Chris Dunaway of The Little Nell in Aspen, CO, on Cancelling New Years But Still Popping Bottles – Wine & Spirits Magazine

Chris Dunaway of The Little Nell in Aspen, CO, on Cancelling New Years But Still Popping Bottles


Chris Dunaway has been at The Little Nell in Aspen since the beginning of the pandemic, where he’s seen some of the busiest seasons yet as international travel restrictions send wealthy drinkers to the Rockies during the spring and summer.


Has the pandemic changed the size or composition of your list? Or has it impacted your buying habits?

A little bit of both. We’re accumulating some inventory value. I think is more a result of the inflation of prices. We’re buying at the same rate that we always have. Maybe a little more now that we’re starting to open up. We had the snowiest December in 80 years, and that caused a lot of change in guests being able to get into the country, people being able to leave, which threw a wrench in our holiday season. As many people had to adapt and adjust during the COVID surge, we had to cancel our New Year’s Eve party. That affected our ability to move some inventory. We had to send quite a bit of Dom Pérignon back as we were working with them for the party. That was a bit of a bummer.

Cocktails and liquor sales?

I have seen an uptick in cocktail and liquor sales. I keep an eye on our numbers with the daily reports and liquor has been consistently performing incredibly well so far. Wine sales have been close to the average. We had a strong January, we’re a bit behind in February but liquor sales are up. That’s a trend that we’ve been keeping an eye on.

Looking at the restaurant, liquor sales are way up. They’re close to $30k ahead of their project budget at this point in the month. This time last year, liquor sales were $19k, they’re $31k right now. 33% uptick. Two years ago, they were about this. In 2020, right before stuff hit the fan, they’re about what they are now. In 2019, they’re close to where they were pre-pandemic. Compared to their budgets, it’s performing well.

Prices climbed a bit in the last year both for food and wine. Why is that? Have people been pushing back about it?

Yeah, I think so. We’ve invested a significant amount in Burgundy. Which, you know how that’s been. You have inflation and the exaggeration of that with such short vintages recently. Our guests are willing to pay for those because they understand why the prices have climbed like they have. It hasn’t curbed our spending on it. We’ve invested more. But even by-the-glass items that I’ve been loyal to for 7 years have had significant price increases as well.

Inflation has caused a hike in price across the board, no matter where the wine’s from. The influence is seen most in the heavy hitters, the heavy movers and the white-whale bottles. Sancerre is skyrocketing, Champagne is going up because the demand is super high. I had a conversation about the supply of Champagne with Dom Pérignon folks; before the pandemic, people were buying a bottle here and there for retail and a bottle at the restaurant. Now, people are buying cases at retail and still buying at restaurants. DP said they’re having trouble forecasting how much P2 they have available for the market. Fewer people are buying the Brut compared to the P2 and P3. Great for [Dom Pérignon] in the short term, but we’re running out of supply. To hear them, of all people say that, that sounds like a global trend. That insatiable demand for these wines is driving prices up. That, plus the natural rhythms of inflation.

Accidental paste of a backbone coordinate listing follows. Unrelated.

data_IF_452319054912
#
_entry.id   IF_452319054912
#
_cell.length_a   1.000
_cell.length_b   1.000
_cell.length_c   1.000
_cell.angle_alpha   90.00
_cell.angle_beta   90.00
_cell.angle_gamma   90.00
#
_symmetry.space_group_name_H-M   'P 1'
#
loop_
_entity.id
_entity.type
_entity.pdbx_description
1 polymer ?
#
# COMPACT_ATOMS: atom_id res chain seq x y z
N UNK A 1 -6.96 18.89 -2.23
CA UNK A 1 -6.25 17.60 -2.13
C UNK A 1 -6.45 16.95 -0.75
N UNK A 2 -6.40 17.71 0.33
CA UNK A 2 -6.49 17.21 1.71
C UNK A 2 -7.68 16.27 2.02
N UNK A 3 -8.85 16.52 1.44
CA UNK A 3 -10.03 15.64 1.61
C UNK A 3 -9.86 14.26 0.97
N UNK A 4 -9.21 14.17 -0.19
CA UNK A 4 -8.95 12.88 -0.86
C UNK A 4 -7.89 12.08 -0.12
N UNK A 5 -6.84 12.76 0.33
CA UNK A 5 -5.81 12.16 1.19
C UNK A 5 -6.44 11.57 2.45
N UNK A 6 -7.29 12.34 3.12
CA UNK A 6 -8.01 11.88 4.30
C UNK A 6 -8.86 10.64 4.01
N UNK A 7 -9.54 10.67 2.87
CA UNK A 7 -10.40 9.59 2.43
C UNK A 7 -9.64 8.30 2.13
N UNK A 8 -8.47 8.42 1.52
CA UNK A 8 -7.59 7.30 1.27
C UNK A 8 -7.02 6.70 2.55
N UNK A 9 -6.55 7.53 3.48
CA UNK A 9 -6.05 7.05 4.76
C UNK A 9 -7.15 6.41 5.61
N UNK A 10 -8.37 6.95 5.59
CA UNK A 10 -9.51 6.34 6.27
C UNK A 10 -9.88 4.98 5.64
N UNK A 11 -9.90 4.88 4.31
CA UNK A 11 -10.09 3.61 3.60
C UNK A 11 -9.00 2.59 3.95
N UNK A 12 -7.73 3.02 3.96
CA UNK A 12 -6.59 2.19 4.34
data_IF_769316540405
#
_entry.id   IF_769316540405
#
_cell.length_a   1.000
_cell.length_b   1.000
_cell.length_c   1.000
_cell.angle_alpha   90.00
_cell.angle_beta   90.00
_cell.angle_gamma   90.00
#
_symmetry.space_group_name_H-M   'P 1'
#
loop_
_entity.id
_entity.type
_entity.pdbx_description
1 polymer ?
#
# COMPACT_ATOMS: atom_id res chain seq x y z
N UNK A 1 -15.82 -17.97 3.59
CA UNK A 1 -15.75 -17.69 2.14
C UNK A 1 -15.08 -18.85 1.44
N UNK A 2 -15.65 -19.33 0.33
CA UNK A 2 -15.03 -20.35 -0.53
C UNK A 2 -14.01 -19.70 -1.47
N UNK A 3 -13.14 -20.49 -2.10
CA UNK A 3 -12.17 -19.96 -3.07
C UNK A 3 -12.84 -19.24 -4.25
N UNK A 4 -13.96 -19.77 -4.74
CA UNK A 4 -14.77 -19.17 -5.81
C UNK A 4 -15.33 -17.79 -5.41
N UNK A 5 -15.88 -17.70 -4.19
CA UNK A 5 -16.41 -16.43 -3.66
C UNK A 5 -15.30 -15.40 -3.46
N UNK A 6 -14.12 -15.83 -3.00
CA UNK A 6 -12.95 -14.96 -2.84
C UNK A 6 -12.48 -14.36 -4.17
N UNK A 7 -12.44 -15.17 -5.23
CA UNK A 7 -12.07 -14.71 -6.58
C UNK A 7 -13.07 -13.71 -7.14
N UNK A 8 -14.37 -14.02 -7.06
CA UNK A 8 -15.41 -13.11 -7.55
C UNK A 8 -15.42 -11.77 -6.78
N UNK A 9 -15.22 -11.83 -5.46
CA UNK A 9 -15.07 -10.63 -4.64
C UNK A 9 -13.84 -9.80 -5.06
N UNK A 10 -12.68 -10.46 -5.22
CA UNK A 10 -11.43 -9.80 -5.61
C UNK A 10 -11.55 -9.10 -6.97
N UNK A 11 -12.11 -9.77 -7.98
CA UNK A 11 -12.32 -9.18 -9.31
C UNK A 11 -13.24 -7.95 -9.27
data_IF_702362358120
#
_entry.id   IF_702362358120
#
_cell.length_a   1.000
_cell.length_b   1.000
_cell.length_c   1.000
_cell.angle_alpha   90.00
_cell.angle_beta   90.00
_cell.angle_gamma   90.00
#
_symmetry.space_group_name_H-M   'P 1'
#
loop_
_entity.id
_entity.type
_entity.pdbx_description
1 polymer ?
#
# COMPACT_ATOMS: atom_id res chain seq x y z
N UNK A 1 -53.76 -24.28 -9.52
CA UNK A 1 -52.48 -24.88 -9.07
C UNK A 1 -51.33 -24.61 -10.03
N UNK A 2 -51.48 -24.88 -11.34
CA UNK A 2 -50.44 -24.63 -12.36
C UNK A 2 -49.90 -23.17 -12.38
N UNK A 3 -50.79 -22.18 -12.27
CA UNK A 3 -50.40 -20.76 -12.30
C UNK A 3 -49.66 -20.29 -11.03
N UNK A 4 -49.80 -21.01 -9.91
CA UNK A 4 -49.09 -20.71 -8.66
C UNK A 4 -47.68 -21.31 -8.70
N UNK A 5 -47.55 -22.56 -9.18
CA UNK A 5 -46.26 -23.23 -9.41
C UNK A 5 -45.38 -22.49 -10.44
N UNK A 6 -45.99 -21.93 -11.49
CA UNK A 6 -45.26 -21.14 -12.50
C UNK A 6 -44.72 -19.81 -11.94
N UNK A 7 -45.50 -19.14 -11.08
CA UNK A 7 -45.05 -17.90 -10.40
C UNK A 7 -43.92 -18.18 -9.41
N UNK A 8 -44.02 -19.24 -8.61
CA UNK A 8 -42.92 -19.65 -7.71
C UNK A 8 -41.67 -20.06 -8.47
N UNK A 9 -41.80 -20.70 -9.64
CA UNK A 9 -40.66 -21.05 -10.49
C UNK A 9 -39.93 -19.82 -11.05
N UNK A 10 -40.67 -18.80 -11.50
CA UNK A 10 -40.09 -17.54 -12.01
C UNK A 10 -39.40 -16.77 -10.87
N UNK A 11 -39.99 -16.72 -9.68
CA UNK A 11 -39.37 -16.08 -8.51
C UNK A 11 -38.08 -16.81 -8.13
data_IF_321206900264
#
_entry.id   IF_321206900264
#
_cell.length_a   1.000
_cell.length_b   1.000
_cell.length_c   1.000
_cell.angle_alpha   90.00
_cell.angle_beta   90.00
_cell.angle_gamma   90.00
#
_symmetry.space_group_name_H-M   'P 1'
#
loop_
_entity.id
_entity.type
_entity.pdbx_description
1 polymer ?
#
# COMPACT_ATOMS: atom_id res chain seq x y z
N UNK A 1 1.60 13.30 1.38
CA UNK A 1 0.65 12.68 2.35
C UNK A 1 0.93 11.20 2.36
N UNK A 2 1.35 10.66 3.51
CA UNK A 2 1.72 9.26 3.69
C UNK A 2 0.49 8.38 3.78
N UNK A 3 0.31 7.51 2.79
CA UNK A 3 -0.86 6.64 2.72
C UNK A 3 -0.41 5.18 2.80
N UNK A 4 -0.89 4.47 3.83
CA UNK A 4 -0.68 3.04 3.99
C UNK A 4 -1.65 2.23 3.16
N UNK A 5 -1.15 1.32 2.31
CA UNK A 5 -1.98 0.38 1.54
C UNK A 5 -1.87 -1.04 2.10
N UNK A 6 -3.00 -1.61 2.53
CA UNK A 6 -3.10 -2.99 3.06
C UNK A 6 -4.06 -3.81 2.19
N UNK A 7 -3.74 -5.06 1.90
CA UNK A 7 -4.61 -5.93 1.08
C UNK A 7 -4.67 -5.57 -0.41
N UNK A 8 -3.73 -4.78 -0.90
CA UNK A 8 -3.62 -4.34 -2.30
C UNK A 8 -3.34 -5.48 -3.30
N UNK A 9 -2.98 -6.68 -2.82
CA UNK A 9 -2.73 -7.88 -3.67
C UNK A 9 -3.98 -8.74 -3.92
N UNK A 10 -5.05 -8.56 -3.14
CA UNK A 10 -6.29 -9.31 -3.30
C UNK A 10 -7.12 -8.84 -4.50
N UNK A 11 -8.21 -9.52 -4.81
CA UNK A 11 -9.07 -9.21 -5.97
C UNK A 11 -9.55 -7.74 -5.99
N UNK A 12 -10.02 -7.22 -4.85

Reason for the top bottles being huge price tags?

Combination of all things. People are willing to get out there. They couldn’t travel and spend money, they’ve been pent up in the house. They’re spending more now. Now that the somm profession has become more widespread, there’s been more experience with the somm, and they’ve become more trusting. The intelligence of your average guest has become higher with more wine IQ; they’re aware of the price of these bottles. I have a gentleman come in. and we had a bottle of Roumier Musigny for $13,000. He basically said, “When you see that bottle, it doesn’t matter the price because it’s so rare.”

I think that Chablis has become a hot commodity. Chablis has always been around and been a household name. This could just be our climate in the après-ski and après-hike and -bike. It’s a refreshing, rich and delicious wine. So many people have become familiar with Chablis, and now they’re trying to take their relationship with it to the next level. They want to drink the best expression. They want to drink Le Clos, they ask for Piuze. Not just Chablis, you want Le Clos.

What’s really awesome about this place is how seasonal it is. With the seasonality, you get this influx of regulars. We’ll have regulars who’ll come in—a couple that comes every day through mid-February all the way through March—they’ll order something from Tuscany. They will tear through that Super Tuscan list. We’ll reach out and try to source specifically for these guests. Because they do, they’ll come in and blow out sections. But few and far between. It does happen, but not that often.

You mentioned that “Ultra Premium Champagne” surprised you as a category.

We used to have these Champagnes on the list and they’d sit there for years. Now and then you’d get someone come in to drink P3 or Clos des Goisses. I’ve never seen so many high-end bottles of Champagne in one season. We had a vertical of P2 that we’ve been accumulating over the last five years. That’s gone now. Someone drank our entire vertical of Salon with the exception of ’08 magnums. This couple came in and drank 8 bottles of Salon this week, it’s gone. It totally happens.

Corey Warren is the Tastings Editor in addition to covering the wines of the Loire, Southern France, Argentina and South Africa.


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